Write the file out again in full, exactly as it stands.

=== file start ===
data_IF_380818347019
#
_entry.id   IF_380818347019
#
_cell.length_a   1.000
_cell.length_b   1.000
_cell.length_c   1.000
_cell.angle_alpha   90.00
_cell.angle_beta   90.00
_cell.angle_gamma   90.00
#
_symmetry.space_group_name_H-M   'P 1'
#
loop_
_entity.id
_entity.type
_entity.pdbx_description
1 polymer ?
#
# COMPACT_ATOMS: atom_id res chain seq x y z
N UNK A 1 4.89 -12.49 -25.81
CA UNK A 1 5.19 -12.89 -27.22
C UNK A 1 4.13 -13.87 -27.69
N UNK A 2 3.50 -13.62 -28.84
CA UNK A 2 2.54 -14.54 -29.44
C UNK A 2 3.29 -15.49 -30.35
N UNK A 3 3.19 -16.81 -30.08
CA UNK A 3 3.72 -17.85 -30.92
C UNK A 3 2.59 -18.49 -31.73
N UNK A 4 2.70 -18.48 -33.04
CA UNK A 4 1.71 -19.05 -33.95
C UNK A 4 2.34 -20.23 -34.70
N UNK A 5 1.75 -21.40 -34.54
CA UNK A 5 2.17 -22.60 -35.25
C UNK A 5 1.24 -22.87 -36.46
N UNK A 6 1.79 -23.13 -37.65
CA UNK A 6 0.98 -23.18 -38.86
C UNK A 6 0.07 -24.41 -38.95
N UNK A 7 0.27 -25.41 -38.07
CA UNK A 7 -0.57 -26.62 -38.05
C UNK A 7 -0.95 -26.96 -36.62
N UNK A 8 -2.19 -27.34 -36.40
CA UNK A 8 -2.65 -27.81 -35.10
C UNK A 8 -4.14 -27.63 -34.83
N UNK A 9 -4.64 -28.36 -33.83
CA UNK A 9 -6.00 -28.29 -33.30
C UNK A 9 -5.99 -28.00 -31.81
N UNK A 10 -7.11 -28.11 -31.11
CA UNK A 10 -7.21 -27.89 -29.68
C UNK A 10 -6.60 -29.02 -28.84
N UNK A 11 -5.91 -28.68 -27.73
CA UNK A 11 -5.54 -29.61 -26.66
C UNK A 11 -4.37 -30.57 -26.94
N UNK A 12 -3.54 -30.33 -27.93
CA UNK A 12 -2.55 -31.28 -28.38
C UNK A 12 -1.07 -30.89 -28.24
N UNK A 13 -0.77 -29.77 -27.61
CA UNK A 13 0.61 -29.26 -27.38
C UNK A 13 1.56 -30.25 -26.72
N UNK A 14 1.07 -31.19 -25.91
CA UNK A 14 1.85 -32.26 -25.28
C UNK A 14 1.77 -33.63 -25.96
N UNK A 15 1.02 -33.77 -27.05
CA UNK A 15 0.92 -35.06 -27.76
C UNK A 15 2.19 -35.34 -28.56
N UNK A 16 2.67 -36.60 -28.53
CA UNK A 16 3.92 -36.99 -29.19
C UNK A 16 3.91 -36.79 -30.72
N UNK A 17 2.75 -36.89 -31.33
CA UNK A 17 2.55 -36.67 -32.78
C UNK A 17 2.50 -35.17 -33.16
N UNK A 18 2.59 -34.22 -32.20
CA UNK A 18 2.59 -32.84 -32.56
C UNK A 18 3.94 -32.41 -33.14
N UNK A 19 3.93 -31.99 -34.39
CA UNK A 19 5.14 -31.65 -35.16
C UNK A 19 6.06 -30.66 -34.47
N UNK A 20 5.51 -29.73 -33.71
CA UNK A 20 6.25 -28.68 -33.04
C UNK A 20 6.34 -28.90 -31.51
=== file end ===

data_IF_380818347019
#
_entry.id   IF_380818347019
#
_cell.length_a   1.000
_cell.length_b   1.000
_cell.length_c   1.000
_cell.angle_alpha   90.00
_cell.angle_beta   90.00
_cell.angle_gamma   90.00
#
_symmetry.space_group_name_H-M   'P 1'
#
loop_
_entity.id
_entity.type
_entity.pdbx_description
1 polymer ?
#
# COMPACT_ATOMS: atom_id res chain seq x y z
N UNK A 1 4.89 -12.49 -25.81
CA UNK A 1 5.19 -12.89 -27.22
C UNK A 1 4.13 -13.87 -27.69
N UNK A 2 3.50 -13.62 -28.84
CA UNK A 2 2.54 -14.54 -29.44
C UNK A 2 3.29 -15.49 -30.35
N UNK A 3 3.19 -16.81 -30.08
CA UNK A 3 3.72 -17.85 -30.92
C UNK A 3 2.59 -18.49 -31.73
N UNK A 4 2.70 -18.48 -33.04
CA UNK A 4 1.71 -19.05 -33.95
C UNK A 4 2.34 -20.23 -34.70
N UNK A 5 1.75 -21.40 -34.54
CA UNK A 5 2.17 -22.60 -35.25
C UNK A 5 1.24 -22.87 -36.46
N UNK A 6 1.79 -23.13 -37.65
CA UNK A 6 0.98 -23.18 -38.86
C UNK A 6 0.07 -24.41 -38.95
N UNK A 7 0.27 -25.41 -38.07
CA UNK A 7 -0.57 -26.62 -38.05
C UNK A 7 -0.95 -26.96 -36.62
N UNK A 8 -2.19 -27.34 -36.40
CA UNK A 8 -2.65 -27.81 -35.10
C UNK A 8 -4.14 -27.63 -34.83
N UNK A 9 -4.64 -28.36 -33.83
CA UNK A 9 -6.00 -28.29 -33.30
C UNK A 9 -5.99 -28.00 -31.81
N UNK A 10 -7.11 -28.11 -31.11
CA UNK A 10 -7.21 -27.89 -29.68
C UNK A 10 -6.60 -29.02 -28.84
N UNK A 11 -5.91 -28.68 -27.73
CA UNK A 11 -5.54 -29.61 -26.66
C UNK A 11 -4.37 -30.57 -26.94
N UNK A 12 -3.54 -30.33 -27.93
CA UNK A 12 -2.55 -31.28 -28.38
C UNK A 12 -1.07 -30.89 -28.24
N UNK A 13 -0.77 -29.77 -27.61
CA UNK A 13 0.61 -29.26 -27.38
C UNK A 13 1.56 -30.25 -26.72
N UNK A 14 1.07 -31.19 -25.91
CA UNK A 14 1.85 -32.26 -25.28
C UNK A 14 1.77 -33.63 -25.96
N UNK A 15 1.02 -33.77 -27.05
CA UNK A 15 0.92 -35.06 -27.76
C UNK A 15 2.19 -35.34 -28.56
N UNK A 16 2.67 -36.60 -28.53
CA UNK A 16 3.92 -36.99 -29.19
C UNK A 16 3.91 -36.79 -30.72
N UNK A 17 2.75 -36.89 -31.33
CA UNK A 17 2.55 -36.67 -32.78
C UNK A 17 2.50 -35.17 -33.16
N UNK A 18 2.59 -34.22 -32.20
CA UNK A 18 2.59 -32.84 -32.56
C UNK A 18 3.94 -32.41 -33.14
N UNK A 19 3.93 -31.99 -34.39
CA UNK A 19 5.14 -31.65 -35.16
C UNK A 19 6.06 -30.66 -34.47
N UNK A 20 5.51 -29.73 -33.71
CA UNK A 20 6.25 -28.68 -33.04
C UNK A 20 6.34 -28.90 -31.51